The argument from evil assumes a divine vantage point. “If I were God, what would I do differently?”
However, this is a deceptively simple, equivocal, and contradictory question.
After all, I can only attempt to answer this question by taking myself as the point of reference. My values. My needs. My duties. My desires.
So what does the question really amount to?
If we unpack it, the question may take this form: “If I were omnipotent, what would I do differently?”
In this version of the question, everything about me remains the same except that I have godlike power.
Of course, this is every boy’s superman fantasy.
Put another way, “If I had a genie in a bottle, what would I ask for?”
Naturally I can think of all sorts of things I might like to have. Maybe my own private island in the Caribbean.
Maybe a wife who looks like Greta Garbo, sings like Joan Sutherland, writes like Christina Rossetti, has a mind like Elizabeth Anscombe’s, &c.
Needless to say, God hasn’t given me any of these things. So God doesn’t necessarily want the same things for me that I might want for myself if I were in a position to wave a magic wand.
Does this mean I’m a religious hypocrite because I might arrange things a little differently if I could do whatever God can do?
But notice that, in this hypothetical, that I’m hardly anything like God. I’m simply a man with one divine attribute.
Suppose we add the attribute of omniscience. Not only am I omnipotent, I am now omniscient as well.
But an omniscient being would not do everything that a merely omnipotent being would do. An omniscient being would know the long-range consequences of every option.
It’s like those time-travel scenarios in which a scientist goes back into the past, makes one apparently discrete improvement, and wipes out the future.
Suppose we add other attributes like wisdom and justice?
The problem with this cumulative procedure is that I lose my personal point of reference. I no longer know what I would do, because the less human I am, and the more godlike I am, I cease to be me. I don’t know what it would be like to be someone else—especially someone with a very different set of attributes. I only know what it’s like to be me, and, by analogy, others of a kind. My fellow human beings.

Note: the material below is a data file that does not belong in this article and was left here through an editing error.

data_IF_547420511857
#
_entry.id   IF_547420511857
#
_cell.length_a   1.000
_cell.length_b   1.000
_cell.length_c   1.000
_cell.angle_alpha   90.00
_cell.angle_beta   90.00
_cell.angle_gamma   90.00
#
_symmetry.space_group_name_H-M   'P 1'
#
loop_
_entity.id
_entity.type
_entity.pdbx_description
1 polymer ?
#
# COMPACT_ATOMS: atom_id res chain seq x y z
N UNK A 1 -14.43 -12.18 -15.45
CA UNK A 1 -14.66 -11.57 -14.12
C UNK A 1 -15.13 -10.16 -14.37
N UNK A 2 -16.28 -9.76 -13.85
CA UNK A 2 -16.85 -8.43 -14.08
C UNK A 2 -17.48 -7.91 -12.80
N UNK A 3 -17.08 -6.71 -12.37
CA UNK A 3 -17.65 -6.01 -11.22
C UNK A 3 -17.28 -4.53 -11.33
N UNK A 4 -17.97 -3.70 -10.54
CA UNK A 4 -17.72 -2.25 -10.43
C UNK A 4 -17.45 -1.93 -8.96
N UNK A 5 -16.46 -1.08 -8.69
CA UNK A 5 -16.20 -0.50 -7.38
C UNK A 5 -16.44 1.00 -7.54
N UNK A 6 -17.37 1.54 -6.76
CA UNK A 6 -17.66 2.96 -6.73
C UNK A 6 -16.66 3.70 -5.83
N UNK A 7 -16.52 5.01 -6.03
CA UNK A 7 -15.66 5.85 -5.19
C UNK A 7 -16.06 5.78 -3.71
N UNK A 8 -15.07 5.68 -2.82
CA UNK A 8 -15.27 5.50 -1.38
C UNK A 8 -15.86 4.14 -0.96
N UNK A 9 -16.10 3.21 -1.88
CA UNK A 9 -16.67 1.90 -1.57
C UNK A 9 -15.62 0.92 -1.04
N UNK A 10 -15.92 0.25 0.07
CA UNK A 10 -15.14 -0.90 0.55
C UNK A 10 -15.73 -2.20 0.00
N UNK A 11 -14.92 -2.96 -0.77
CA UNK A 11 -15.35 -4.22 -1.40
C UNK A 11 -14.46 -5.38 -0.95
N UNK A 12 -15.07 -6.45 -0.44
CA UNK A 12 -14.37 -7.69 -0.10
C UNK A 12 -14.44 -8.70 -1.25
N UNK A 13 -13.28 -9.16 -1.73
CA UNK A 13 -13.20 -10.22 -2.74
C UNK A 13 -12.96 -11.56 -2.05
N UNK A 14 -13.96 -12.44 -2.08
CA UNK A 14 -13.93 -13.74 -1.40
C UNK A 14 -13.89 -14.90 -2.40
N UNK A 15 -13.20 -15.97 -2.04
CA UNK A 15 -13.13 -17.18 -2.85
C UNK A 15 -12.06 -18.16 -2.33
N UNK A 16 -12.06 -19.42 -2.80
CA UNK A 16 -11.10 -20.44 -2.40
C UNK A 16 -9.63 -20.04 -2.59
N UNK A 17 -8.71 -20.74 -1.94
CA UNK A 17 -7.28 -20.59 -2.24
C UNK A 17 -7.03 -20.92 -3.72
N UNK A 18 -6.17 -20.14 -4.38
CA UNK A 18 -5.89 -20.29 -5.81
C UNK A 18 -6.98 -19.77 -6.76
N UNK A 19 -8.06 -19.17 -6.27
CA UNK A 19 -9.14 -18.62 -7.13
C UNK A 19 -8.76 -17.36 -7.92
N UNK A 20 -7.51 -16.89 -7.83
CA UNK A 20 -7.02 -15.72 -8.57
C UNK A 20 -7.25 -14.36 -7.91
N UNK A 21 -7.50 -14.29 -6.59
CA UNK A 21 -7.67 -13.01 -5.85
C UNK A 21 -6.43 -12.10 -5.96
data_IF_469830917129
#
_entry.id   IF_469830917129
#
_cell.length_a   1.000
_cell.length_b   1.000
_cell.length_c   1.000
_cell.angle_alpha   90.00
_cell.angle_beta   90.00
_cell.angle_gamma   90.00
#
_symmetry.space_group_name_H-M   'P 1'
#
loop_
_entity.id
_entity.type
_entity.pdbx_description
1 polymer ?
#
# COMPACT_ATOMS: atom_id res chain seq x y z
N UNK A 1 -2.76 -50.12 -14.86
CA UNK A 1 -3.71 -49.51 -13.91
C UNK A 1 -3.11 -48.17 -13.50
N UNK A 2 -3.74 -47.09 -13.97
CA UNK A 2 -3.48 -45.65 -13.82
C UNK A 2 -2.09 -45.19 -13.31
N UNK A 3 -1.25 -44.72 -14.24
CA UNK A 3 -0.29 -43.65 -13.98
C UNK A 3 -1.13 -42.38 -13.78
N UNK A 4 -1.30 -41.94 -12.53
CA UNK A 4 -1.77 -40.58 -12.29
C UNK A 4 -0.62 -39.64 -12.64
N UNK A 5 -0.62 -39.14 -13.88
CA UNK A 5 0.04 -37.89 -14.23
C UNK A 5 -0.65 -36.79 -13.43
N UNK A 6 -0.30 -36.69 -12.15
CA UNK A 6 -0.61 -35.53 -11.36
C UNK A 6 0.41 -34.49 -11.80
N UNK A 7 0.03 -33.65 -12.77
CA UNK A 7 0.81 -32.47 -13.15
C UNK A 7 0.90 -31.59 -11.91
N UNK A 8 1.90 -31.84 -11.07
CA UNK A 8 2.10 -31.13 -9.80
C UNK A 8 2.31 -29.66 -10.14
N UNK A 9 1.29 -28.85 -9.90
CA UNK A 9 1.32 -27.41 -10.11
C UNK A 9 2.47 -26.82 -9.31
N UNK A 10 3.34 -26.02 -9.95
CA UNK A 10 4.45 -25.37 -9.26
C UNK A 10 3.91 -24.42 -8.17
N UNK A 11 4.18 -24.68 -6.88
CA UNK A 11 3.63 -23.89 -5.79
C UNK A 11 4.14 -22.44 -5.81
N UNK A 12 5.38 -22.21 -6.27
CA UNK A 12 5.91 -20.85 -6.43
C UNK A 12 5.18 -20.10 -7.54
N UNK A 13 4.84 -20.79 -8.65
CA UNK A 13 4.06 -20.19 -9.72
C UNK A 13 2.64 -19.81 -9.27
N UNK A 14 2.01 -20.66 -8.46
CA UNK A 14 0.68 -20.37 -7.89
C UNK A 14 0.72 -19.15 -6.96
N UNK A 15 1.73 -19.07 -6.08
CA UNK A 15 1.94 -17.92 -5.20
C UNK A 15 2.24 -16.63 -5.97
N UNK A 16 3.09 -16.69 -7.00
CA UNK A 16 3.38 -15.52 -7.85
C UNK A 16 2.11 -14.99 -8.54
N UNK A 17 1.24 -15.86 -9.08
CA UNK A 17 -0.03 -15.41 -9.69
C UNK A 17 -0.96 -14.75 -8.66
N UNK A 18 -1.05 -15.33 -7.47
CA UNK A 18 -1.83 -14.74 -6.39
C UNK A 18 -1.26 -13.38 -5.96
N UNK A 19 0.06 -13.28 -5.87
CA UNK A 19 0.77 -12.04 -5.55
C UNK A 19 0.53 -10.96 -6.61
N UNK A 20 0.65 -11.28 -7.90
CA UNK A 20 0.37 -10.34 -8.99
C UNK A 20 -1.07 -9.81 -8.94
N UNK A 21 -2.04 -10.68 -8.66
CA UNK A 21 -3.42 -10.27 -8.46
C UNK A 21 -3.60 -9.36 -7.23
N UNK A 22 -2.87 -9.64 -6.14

The question seems to be intelligible when you change one attribute, but leave everything else intact. Yet I can’t relate to my godlike alter-ego. I can’t identify with what such a being would do if I were him, for I no longer know what it would mean for *me* to be *like* him. I wouldn’t be me anymore. My godlike alter-ego would be unrecognizable. Personal alterity instead of personal identity. Not enough continuity to even extrapolate from what I am to what I would be.
So the question is contradictory. It assumes in the premise what it denies in the conclusion. It trades on a radical equivocation of terms by appealing to my humanity while, at the very same time, swapping out my humanity for divinity. It asks me to assume a divine perspective while appealing to my human perspective.
My deified self wouldn’t want a South Sea island, or the wife of my dreams, or anything else uniquely human or male or mammalian or creaturely. There rapidly comes a point beyond which we cannot make any projections from our own experience to an utterly alien experience.
You might as well ask, what would I do if I were a kumquat? How would I feel if I were a starfish?